FORM 1040-NR ?
Table of Contents :
What is Form 1040-NR ?
Non-resident Aliens or (NRA) must use Form 1040-NR (Non-Resident) to report their US source income to the IRS. An alien is a person who is not a U.S. citizen/National. A nonresident alien is an alien who has not passed the Green card test(Lawful Permanent Resident) or the Substantial presence test. Remember, only US Residents, Citizens must report their Income on Form 1040.
Even though the Form 1040-NR was recently updated to look similar to the Form 1040, still there are many differences between the 2 forms. Many Credits, Deductions, Filing Status still aren’t available to Non-Residents.
Prior to 2020, there was a simpler version of Form 1040-NR, known as Form 1040NR-EZ. This form has been made redundant by the IRS. Hence, going forward only Form 1040-NR must be used by Non-Residents.
Who should File Form 1040-NR?
Usually, Non-residents(who don’t meet the Green Card or the substantial presence Test) with US source Income must file Form 1040NR.
If you fall in any of the below Categories, must file Form 1040NR:
- A Non-resident alien individual engaged or considered to be engaged in a trade or business in the United States during the year.(Student/Trainee)
- A non-resident alien individual who is not engaged in a trade or business in the United States and has U.S. income on which the tax liability was not satisfied by the withholding of tax at the source.(Mostly passive income)
- A Resident or domestic fiduciary, or other person, charged with the care of the person or property of a nonresident individual may be required to file an income tax return for that individual and pay the tax.
- If you are an International student/trainee/teacher on F/J/M/Q Visa, you must file Form 1040-NR to report income from Wages, tips, scholarship and fellowship grants, dividends.
- Self-employment income more than $400 (NRA’s are not subject to Self-employment tax)
Usually Short term US Assignees (Inpats), students must file their Tax Returns if they have any withholdings from their Employment Income in the US. In most cases, income is less than $30K, because well, they are Students and short-term assignees. Graduate students from India get standard deduction of $12,XXX as an exception, even though all Non-Residents by default are only eligible for Itemized Deduction. The United States has tax treaties with several countries on this Planet and a Tax Expert should be able to figure out the Benefit, if any, that is available. Most Non-Residents who have returned back to their home country don’t feel the need to file, in fact most of them are just leaving the money on the table!
Another case where you should file your Tax return as a Non-Resident would be when you own a US Rental Property. By choosing an election and reporting income as effectively connected (discussed later), income is taxed at the same marginal rate like US residents instead of the flat 30% with no deductions for FDAP income.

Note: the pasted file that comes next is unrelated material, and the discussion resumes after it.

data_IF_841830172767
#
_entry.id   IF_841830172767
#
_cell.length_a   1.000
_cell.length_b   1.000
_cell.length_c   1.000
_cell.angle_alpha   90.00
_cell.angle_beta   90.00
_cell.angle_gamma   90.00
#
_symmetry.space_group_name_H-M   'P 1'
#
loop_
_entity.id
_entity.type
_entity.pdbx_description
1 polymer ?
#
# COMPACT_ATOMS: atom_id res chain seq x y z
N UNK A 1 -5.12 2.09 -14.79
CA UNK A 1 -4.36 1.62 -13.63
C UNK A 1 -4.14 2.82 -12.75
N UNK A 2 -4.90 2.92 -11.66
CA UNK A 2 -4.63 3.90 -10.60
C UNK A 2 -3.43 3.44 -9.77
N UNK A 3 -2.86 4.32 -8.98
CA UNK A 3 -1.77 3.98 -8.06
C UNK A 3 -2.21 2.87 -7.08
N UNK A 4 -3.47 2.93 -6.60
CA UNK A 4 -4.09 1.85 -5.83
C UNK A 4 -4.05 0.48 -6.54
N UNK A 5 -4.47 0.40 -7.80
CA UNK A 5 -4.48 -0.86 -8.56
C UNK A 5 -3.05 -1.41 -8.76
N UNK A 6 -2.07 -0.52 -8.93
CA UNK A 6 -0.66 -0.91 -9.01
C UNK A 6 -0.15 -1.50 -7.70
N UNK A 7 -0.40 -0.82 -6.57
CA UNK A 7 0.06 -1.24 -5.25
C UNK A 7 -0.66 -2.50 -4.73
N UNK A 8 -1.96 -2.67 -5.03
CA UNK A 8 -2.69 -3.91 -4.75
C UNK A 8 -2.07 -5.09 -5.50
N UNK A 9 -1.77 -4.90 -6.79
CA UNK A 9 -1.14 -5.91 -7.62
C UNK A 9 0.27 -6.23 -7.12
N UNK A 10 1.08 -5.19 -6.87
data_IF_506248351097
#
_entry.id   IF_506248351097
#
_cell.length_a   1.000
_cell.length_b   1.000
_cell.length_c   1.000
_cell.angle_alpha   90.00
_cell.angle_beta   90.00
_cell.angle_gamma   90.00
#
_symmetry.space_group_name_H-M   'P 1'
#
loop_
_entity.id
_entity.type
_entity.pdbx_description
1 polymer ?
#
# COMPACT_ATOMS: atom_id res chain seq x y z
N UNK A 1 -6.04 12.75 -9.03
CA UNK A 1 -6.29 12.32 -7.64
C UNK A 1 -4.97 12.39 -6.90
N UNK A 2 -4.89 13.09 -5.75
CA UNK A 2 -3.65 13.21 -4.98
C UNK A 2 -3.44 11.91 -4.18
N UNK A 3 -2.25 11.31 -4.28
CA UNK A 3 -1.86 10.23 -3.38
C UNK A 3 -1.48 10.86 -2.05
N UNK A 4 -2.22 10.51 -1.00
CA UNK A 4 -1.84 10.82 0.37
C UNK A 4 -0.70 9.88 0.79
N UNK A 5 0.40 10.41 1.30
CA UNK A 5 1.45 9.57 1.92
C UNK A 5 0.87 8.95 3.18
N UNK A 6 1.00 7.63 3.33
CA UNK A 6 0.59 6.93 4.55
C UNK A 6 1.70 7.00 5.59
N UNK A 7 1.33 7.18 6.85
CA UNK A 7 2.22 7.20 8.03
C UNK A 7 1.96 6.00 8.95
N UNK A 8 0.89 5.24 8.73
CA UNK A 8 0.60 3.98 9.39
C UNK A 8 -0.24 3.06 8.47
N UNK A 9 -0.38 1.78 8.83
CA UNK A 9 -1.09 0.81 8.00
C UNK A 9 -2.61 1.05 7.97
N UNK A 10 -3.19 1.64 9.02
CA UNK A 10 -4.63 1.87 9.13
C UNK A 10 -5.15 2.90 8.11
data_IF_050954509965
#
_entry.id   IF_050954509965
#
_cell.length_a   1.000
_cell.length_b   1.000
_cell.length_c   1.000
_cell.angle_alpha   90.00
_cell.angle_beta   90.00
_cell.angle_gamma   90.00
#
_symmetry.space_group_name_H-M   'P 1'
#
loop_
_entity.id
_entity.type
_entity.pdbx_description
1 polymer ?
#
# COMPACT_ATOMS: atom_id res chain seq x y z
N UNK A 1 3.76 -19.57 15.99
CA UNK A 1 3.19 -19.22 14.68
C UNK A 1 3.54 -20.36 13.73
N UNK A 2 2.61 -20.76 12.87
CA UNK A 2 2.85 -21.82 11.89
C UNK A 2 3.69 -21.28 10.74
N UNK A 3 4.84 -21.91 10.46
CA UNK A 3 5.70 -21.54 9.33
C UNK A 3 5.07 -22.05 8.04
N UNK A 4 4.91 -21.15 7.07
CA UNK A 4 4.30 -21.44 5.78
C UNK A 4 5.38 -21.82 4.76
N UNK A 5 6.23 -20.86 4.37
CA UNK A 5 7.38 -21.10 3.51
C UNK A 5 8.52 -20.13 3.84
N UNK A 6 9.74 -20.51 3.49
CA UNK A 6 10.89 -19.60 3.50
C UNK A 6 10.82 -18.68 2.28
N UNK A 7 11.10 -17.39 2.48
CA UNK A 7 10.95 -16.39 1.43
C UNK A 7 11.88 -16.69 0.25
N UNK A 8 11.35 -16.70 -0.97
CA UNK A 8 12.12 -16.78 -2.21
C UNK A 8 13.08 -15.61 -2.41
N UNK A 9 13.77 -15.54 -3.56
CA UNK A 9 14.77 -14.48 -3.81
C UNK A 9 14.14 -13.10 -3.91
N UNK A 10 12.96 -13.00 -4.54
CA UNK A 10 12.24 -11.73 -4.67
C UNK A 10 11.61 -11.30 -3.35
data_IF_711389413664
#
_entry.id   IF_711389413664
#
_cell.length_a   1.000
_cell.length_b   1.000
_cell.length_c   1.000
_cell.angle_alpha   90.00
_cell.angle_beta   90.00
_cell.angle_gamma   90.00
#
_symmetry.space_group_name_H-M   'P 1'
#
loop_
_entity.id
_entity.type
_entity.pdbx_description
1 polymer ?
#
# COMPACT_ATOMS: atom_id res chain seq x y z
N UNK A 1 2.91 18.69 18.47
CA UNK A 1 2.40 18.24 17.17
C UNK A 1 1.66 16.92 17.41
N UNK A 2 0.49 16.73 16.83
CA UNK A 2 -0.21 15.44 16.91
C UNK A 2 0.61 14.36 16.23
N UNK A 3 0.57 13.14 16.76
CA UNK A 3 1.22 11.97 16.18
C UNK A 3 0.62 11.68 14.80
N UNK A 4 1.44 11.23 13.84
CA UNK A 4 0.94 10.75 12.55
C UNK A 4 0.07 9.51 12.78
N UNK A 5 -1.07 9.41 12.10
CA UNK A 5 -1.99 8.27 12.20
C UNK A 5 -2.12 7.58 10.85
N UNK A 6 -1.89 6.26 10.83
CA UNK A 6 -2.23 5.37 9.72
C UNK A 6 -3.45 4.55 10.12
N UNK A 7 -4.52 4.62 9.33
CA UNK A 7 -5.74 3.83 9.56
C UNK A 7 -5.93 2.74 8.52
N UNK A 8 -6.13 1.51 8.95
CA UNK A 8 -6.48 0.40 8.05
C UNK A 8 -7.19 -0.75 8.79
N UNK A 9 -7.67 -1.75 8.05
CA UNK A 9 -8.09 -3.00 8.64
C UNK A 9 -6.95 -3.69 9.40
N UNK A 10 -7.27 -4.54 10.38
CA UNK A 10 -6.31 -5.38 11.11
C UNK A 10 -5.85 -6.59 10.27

Who is a Non-Resident Alien?
Any Individual who doesn’t meet the Substantial Presence Test or the Green Card Test for the year will be considered as a Non-Resident Alien.
To meet the Substantial Presence Test, one must have at least 31 days in the US in the current year and meet the 183 days test that includes the current year and the previous 2 years before that based on a Formula.
- All the days in the Current Year …….
- ⅓ of the Days you were Present in the previous tax year …….
- ⅙ of the Days you were Present in the previous to previous Tax Year……
Example: You were physically present in the U.S. on 90 days in each of the years 2019, 2020, and 2021. To determine if you meet the substantial presence test for 2021, count the full 90 days of presence in 2021, 30 days in 2020 (1/3 of 90), and 15 days in 2019(1/6 of 90). Since the total for the 3-year period is 135 days, you are not considered a resident under the substantial presence test for 2021.
Alternatively, if you pass the Green Card Test–if at any point, you were considered as a lawful permanent resident of the United States during the tax year. If you were issued the “Green Card” by the US Citizen and Immigration Services (USCIS). If that Green Card isn’t abandoned, rescinded, or revoked by USCIS through a judicial process, you will maintain a resident status and pay taxes on World-Wide Income.
Fun Fact: Non-resident aliens are not eligible for the Stimulus Payments under the Cares Act. If you have received it by mistake, you should be returning it.
What Income is Taxable for a Non-Resident in the US on Form 1040NR?
There are 2 categories that decide how income for Non-Residents are Taxed in the US on Form 1040-NR.
Effectively Connected Income (ECI)
Fixed, Determinable, Annual & Periodical (FDAP)
The effectively connected Income is taxed at graduated rates, very much like US residents in contrast to FDAP income(dividends, interest, rents, royalties, services) which is taxed at a flat 30% or lower if there is a treaty.